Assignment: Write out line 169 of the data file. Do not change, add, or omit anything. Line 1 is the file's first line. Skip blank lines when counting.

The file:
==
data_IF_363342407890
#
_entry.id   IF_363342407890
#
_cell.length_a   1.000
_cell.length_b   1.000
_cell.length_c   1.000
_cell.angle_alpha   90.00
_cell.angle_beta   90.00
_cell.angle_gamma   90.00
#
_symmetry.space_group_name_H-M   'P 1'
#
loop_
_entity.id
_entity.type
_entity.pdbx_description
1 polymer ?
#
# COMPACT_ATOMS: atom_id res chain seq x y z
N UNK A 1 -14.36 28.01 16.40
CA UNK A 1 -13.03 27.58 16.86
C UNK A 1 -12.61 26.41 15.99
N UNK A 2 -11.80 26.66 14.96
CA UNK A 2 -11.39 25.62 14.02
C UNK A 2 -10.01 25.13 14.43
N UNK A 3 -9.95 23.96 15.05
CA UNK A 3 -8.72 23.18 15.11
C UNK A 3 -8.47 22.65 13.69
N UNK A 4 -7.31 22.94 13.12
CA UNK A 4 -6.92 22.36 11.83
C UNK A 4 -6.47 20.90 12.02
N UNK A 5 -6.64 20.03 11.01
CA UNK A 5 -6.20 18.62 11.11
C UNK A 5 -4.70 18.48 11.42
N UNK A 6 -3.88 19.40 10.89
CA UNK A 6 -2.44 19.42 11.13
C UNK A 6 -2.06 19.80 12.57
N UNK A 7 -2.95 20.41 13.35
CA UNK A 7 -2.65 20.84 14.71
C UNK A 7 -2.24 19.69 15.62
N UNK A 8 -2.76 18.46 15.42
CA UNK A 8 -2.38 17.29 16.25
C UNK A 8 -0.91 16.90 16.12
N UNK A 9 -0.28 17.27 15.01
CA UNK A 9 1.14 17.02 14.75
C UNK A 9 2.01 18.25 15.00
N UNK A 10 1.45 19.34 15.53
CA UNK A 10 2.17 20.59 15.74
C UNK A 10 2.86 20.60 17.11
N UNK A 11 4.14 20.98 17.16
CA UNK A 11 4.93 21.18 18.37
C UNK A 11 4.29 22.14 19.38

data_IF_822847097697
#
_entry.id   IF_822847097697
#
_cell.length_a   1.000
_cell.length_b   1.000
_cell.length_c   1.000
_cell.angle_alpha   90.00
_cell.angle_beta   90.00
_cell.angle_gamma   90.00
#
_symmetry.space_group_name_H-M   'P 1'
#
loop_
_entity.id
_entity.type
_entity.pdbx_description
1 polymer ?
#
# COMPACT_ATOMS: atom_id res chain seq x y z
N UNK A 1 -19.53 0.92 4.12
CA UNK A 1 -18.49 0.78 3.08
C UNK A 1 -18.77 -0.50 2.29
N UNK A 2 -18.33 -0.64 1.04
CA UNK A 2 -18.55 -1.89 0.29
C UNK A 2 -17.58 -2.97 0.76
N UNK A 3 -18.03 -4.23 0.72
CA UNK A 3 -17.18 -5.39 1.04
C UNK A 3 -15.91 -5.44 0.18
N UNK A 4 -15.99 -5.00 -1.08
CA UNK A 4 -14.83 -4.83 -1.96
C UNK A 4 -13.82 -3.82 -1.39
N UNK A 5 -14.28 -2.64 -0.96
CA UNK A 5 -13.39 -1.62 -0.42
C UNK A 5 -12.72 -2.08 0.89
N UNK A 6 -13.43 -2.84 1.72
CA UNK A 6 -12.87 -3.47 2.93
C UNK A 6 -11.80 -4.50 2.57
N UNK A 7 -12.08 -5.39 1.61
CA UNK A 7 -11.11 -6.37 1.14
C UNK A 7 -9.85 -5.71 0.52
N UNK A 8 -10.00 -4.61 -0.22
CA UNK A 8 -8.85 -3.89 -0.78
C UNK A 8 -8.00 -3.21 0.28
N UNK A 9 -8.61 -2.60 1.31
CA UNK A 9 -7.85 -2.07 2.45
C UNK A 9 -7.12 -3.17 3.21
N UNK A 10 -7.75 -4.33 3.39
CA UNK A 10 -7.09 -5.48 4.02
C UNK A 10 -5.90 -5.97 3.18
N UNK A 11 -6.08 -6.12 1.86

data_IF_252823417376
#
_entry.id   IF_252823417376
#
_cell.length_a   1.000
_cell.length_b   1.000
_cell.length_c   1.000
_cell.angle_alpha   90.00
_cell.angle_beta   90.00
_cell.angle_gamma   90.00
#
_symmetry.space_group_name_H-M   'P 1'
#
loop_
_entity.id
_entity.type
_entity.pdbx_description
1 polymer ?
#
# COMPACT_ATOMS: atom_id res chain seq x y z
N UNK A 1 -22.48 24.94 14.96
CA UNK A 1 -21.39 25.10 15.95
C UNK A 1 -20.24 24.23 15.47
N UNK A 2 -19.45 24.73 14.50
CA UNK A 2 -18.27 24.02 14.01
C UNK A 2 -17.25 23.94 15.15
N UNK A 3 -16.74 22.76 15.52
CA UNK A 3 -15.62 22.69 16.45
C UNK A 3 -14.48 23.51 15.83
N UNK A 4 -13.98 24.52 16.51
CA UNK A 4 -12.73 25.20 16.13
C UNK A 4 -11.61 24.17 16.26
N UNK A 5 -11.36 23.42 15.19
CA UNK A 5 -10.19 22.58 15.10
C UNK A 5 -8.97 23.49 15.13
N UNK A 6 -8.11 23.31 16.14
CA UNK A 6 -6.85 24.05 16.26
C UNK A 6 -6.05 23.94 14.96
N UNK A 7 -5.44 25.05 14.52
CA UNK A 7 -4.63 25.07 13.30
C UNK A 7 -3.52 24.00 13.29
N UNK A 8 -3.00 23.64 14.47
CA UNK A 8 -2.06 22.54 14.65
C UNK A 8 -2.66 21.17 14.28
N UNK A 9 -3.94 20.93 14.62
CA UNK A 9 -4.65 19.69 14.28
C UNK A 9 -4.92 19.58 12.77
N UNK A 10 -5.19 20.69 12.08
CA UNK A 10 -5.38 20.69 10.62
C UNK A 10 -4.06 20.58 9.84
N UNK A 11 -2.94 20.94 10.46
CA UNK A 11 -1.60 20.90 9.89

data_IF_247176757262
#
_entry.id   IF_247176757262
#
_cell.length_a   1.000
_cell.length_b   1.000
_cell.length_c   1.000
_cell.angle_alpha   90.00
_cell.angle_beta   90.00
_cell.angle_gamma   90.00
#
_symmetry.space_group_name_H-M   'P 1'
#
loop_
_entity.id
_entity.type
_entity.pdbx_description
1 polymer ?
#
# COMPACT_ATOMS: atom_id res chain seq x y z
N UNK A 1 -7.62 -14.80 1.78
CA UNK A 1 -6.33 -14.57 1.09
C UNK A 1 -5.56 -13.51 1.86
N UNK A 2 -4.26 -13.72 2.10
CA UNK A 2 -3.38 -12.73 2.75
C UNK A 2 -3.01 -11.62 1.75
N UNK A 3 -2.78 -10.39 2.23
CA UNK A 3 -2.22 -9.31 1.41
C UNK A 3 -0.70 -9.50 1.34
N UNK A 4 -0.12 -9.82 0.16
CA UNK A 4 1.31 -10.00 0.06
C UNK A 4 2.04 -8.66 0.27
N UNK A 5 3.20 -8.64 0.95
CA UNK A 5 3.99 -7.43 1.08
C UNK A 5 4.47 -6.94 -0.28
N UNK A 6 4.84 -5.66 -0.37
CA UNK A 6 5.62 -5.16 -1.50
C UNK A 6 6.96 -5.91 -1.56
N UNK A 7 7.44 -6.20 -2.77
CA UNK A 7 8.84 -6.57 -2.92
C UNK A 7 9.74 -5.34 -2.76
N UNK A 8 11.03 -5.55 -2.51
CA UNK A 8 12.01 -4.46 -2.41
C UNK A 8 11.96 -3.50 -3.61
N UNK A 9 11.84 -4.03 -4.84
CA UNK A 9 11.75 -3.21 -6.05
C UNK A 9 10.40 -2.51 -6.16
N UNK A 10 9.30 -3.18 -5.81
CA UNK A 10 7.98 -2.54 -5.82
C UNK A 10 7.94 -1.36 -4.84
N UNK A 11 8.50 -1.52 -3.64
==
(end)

#